This kind of personality has created blind spots in me.  Because I love truth more than I love my own illusion of truth, it comes across as if I have it all together.  But my togetherness is very dependent on specific factors, that if they disappear I will melt.

Put me in a room full of people who are screaming and yelling at me and saying all sorts of things about who I am, and I could walk away sustaining next to no damage (this has actually happened).  However, have my closest friends tell me that they don’t respect me or that I’m responsible for the hurt and pain someone else has suffered and I will fall apart.  And here is where my vulnerability lies.  It’s not in being exposed so people know who I actually am.  It’s hurting those that I love or not being loved by the people that I love.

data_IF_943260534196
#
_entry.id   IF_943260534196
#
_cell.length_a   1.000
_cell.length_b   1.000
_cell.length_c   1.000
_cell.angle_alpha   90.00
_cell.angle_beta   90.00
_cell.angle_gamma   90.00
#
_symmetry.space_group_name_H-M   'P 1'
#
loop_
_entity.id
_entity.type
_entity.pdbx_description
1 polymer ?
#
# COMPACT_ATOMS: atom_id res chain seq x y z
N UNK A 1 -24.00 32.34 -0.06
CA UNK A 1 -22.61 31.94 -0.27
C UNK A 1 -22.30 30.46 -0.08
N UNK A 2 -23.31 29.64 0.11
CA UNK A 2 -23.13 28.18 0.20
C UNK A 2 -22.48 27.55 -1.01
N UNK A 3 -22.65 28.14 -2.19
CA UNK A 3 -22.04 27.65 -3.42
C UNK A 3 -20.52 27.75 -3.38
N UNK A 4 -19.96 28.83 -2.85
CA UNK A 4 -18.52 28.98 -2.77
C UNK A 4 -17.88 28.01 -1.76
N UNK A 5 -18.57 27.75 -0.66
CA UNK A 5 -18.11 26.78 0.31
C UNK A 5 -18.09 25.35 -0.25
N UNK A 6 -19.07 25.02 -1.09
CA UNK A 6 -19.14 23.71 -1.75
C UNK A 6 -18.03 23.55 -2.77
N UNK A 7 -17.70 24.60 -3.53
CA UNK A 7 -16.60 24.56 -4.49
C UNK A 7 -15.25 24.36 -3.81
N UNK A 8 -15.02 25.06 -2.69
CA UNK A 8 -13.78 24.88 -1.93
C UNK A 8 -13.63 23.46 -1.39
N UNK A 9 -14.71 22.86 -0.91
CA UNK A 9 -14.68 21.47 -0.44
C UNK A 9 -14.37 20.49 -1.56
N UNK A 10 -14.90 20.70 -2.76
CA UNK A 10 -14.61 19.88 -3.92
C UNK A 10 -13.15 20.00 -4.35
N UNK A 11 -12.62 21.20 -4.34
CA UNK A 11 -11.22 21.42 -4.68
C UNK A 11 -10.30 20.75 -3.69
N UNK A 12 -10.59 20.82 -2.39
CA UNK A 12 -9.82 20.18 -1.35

See, at first I thought being vulnerable was just stating my secrets.  But I realize now, that being vulnerable isn’t a choice that I can just make one day to share with a group of dudes.  Being vulnerable for me is to stop pretending that I haven’t hurt people and learning to live in the reality that I am hurting people as much as the next guy.  Being vulnerable is accepting that I am weak and I don’t have my shit together and that I am selfish and that despite my ability to not be offended – I am always offending and hurting others.  Being vulnerable is accepting that I haven’t earned the love of my friends, but they love me anyway and admitting that I need that love – that I am dependent on their love for my own stability and there is nothing I can do to make sure it stays.  I need things and I can’t control the circumstances to ensure that I get those things.  That to me is vulnerability.  It’s taking a risk with people uncertain if they will still be there when it’s all over.